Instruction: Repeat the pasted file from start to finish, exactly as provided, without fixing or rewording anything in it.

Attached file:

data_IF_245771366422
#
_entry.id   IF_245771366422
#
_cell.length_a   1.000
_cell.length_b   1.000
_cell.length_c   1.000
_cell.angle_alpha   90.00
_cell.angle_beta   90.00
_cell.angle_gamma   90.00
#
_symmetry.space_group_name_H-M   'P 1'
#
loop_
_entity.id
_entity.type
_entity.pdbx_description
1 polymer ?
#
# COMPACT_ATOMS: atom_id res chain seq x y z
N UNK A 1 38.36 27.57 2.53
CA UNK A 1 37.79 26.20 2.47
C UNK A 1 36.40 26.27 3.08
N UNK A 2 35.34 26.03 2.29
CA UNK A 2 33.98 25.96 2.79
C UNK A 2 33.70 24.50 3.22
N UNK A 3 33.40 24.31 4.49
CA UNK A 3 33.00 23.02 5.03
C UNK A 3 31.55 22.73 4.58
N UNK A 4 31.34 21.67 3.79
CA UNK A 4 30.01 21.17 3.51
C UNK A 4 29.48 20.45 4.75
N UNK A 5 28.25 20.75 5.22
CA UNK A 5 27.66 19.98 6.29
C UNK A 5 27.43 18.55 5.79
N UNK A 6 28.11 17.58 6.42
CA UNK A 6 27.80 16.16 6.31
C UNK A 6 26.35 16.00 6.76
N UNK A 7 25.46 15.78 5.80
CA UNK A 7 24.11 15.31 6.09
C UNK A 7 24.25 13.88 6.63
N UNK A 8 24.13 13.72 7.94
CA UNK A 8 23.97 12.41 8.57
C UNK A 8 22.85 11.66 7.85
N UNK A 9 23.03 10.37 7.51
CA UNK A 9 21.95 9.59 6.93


data_IF_245771366422
#
_entry.id   IF_245771366422
#
_cell.length_a   1.000
_cell.length_b   1.000
_cell.length_c   1.000
_cell.angle_alpha   90.00
_cell.angle_beta   90.00
_cell.angle_gamma   90.00
#
_symmetry.space_group_name_H-M   'P 1'
#
loop_
_entity.id
_entity.type
_entity.pdbx_description
1 polymer ?
#
# COMPACT_ATOMS: atom_id res chain seq x y z
N UNK A 1 38.36 27.57 2.53
CA UNK A 1 37.79 26.20 2.47
C UNK A 1 36.40 26.27 3.08
N UNK A 2 35.34 26.03 2.29
CA UNK A 2 33.98 25.96 2.79
C UNK A 2 33.70 24.50 3.22
N UNK A 3 33.40 24.31 4.49
CA UNK A 3 33.00 23.02 5.03
C UNK A 3 31.55 22.73 4.58
N UNK A 4 31.34 21.67 3.79
CA UNK A 4 30.01 21.17 3.51
C UNK A 4 29.48 20.45 4.75
N UNK A 5 28.25 20.75 5.22
CA UNK A 5 27.66 19.98 6.29
C UNK A 5 27.43 18.55 5.79
N UNK A 6 28.11 17.58 6.42
CA UNK A 6 27.80 16.16 6.31
C UNK A 6 26.35 16.00 6.76
N UNK A 7 25.46 15.78 5.80
CA UNK A 7 24.11 15.31 6.09
C UNK A 7 24.25 13.88 6.63
N UNK A 8 24.13 13.72 7.94
CA UNK A 8 23.97 12.41 8.57
C UNK A 8 22.85 11.66 7.85
N UNK A 9 23.03 10.37 7.51
CA UNK A 9 21.95 9.59 6.93